Amit Chaudhuri’s Poetic Dwelling in A Strange and Sublime Address and Afternoon Raag

Patrycja Magdalena Austin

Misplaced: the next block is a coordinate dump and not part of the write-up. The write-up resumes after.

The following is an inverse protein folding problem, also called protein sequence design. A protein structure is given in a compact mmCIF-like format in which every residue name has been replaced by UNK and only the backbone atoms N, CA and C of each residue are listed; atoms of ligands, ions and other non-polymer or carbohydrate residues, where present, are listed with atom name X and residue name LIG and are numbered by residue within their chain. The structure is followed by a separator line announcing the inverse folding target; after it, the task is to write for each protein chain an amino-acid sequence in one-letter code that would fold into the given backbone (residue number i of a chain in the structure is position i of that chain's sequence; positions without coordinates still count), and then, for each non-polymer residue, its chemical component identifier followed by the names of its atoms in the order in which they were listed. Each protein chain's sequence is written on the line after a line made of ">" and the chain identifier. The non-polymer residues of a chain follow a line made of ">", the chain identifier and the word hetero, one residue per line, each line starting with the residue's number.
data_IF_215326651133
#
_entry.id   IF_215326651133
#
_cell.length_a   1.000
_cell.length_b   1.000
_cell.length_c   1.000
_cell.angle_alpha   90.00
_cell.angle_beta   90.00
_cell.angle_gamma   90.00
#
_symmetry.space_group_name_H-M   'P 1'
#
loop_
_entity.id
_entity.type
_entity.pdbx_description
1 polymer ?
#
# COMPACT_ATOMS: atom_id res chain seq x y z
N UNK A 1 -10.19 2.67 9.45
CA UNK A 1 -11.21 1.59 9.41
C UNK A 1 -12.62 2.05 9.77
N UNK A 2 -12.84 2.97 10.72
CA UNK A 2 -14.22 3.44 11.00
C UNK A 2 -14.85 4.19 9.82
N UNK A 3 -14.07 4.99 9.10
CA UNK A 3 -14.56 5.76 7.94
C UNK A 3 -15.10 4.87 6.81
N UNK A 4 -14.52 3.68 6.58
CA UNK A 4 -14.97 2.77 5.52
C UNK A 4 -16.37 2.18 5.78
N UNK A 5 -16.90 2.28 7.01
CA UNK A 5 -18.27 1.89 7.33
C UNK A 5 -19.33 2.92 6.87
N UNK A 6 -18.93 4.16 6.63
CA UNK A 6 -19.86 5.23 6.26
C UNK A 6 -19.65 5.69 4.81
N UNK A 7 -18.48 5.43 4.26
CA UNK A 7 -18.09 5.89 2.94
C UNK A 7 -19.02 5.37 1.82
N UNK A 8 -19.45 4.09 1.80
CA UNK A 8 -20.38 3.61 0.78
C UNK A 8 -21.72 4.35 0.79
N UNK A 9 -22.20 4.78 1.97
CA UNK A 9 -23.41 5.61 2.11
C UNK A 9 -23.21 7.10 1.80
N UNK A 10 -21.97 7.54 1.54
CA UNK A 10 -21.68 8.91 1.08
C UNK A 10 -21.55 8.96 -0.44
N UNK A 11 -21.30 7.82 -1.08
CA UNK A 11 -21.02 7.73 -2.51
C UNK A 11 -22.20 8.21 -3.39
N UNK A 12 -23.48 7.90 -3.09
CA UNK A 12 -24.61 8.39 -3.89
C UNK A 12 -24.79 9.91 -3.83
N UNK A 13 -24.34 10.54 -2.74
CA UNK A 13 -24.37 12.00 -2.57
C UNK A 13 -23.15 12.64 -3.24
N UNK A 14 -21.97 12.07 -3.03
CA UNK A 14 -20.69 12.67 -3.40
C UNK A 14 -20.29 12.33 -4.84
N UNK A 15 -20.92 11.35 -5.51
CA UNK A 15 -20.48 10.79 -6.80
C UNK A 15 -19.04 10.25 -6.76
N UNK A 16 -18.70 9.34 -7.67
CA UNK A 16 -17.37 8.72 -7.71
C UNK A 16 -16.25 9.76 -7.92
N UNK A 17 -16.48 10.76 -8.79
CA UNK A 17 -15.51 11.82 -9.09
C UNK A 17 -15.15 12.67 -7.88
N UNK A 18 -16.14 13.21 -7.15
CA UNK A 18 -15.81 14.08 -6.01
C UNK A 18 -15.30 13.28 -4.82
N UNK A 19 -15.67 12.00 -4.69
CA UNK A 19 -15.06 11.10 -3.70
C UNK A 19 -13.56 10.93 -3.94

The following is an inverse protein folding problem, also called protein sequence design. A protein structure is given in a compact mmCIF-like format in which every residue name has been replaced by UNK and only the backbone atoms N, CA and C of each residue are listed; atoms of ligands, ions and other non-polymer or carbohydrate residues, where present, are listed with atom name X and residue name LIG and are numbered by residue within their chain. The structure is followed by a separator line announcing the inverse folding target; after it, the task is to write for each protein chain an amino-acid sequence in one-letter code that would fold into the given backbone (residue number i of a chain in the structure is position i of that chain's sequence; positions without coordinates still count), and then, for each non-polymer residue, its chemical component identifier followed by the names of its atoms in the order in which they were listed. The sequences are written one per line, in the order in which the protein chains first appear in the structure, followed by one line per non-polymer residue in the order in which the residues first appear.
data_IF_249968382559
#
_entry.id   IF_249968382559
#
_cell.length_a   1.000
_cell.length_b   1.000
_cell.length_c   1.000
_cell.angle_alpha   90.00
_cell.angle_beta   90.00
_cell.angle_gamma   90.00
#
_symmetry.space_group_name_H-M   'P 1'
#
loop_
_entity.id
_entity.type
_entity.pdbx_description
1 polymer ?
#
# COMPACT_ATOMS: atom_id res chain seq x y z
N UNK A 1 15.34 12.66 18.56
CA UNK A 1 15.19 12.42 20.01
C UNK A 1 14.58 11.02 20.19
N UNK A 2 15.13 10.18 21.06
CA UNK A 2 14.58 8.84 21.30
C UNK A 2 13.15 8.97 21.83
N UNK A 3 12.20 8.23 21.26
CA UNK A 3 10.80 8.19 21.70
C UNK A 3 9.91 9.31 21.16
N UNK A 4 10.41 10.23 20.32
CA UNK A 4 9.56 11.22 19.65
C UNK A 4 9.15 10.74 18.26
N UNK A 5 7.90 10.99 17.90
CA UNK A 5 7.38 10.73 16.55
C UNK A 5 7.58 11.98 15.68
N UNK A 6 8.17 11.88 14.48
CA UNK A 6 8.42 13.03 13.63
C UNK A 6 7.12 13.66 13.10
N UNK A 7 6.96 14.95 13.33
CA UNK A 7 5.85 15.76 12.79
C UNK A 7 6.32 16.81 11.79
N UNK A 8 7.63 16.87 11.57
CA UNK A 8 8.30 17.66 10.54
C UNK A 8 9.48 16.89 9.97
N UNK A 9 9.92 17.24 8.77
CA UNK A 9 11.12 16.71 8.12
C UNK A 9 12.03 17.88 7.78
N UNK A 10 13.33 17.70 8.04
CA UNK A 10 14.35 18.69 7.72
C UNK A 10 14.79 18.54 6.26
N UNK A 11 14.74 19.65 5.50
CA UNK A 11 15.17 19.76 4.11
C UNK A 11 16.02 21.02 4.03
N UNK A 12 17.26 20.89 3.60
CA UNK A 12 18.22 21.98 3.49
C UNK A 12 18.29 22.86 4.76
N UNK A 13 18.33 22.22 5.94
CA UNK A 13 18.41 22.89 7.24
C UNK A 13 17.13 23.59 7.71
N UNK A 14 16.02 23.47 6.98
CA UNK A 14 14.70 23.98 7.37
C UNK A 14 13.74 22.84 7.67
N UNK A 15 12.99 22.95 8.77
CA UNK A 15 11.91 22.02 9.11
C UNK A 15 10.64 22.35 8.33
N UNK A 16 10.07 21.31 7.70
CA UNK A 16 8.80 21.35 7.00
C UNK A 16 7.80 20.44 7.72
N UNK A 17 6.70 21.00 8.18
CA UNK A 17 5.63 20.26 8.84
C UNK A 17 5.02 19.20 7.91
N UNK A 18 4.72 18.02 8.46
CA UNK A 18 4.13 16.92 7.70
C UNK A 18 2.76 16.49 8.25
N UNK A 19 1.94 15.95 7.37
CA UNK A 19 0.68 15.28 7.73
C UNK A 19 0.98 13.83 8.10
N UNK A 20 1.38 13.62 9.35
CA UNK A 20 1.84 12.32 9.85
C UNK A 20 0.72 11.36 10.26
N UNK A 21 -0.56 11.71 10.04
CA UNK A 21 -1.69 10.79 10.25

This article considers two early novels by Amit Chaudhuri, A Strange and Sublime Address (1991) and Afternoon Raag (1993). In the face of the twin phenomena of globalization and growing nationalistic sentiments, Chaudhuri focuses on the “local” in its full complexity as a site of both global and indigenous influences. Going beyond postcolonial dichotomies (global/local, national/foreign, East/West), he emphasizes the sensuous perception of everyday reality, of the “here” and “now” of his narrative world. In his writing, we see the influence of Shklovsky’s concept of defamiliarization as well as the Indian high modernist philosophy of Rabindranath Tagore. What is more, Chaudhuri’s fiction reflects cosmopolitan theory (Ulrich Beck, Jean-Luc Nancy) and embraces what Nancy calls mondialisation, or “the creation of the world”, a term which stays rooted in the specific, unassimilable singularities of the local in order to contribute to the preservation of the world in its diversity.

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